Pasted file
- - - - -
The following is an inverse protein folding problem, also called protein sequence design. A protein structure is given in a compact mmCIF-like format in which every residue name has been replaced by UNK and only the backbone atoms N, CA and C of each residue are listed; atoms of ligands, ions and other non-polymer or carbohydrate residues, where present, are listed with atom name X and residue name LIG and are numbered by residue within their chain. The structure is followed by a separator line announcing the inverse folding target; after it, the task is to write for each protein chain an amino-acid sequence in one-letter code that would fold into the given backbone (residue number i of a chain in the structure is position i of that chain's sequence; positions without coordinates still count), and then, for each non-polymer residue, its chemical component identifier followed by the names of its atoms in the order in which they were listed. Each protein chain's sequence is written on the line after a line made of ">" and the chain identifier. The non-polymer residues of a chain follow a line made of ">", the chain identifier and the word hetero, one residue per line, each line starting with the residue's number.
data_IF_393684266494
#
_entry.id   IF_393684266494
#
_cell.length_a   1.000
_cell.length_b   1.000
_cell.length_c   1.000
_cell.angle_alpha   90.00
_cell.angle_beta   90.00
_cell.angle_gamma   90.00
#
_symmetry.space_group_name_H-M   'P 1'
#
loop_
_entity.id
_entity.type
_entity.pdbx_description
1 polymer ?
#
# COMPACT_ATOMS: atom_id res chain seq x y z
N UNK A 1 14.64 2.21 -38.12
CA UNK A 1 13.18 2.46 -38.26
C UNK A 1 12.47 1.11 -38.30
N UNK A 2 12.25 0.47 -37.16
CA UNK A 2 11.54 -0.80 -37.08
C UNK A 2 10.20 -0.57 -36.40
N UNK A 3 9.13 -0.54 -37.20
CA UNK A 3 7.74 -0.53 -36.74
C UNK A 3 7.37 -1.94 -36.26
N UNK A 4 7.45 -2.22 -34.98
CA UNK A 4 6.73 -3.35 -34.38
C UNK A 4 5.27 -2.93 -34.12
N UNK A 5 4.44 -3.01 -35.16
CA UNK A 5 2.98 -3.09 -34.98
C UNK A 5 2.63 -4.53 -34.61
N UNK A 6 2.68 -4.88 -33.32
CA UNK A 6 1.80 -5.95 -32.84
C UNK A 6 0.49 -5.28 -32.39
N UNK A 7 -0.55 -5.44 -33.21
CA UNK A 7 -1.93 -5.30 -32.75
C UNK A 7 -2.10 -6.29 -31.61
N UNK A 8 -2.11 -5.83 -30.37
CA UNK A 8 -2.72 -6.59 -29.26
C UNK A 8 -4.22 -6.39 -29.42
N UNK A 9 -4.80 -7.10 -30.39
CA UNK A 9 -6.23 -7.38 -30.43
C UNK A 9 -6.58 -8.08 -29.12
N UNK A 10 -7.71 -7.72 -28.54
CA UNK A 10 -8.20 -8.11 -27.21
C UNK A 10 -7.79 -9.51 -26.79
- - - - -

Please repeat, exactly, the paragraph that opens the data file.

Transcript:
The following is an inverse protein folding problem, also called protein sequence design. A protein structure is given in a compact mmCIF-like format in which every residue name has been replaced by UNK and only the backbone atoms N, CA and C of each residue are listed; atoms of ligands, ions and other non-polymer or carbohydrate residues, where present, are listed with atom name X and residue name LIG and are numbered by residue within their chain. The structure is followed by a separator line announcing the inverse folding target; after it, the task is to write for each protein chain an amino-acid sequence in one-letter code that would fold into the given backbone (residue number i of a chain in the structure is position i of that chain's sequence; positions without coordinates still count), and then, for each non-polymer residue, its chemical component identifier followed by the names of its atoms in the order in which they were listed. Each protein chain's sequence is written on the line after a line made of ">" and the chain identifier. The non-polymer residues of a chain follow a line made of ">", the chain identifier and the word hetero, one residue per line, each line starting with the residue's number.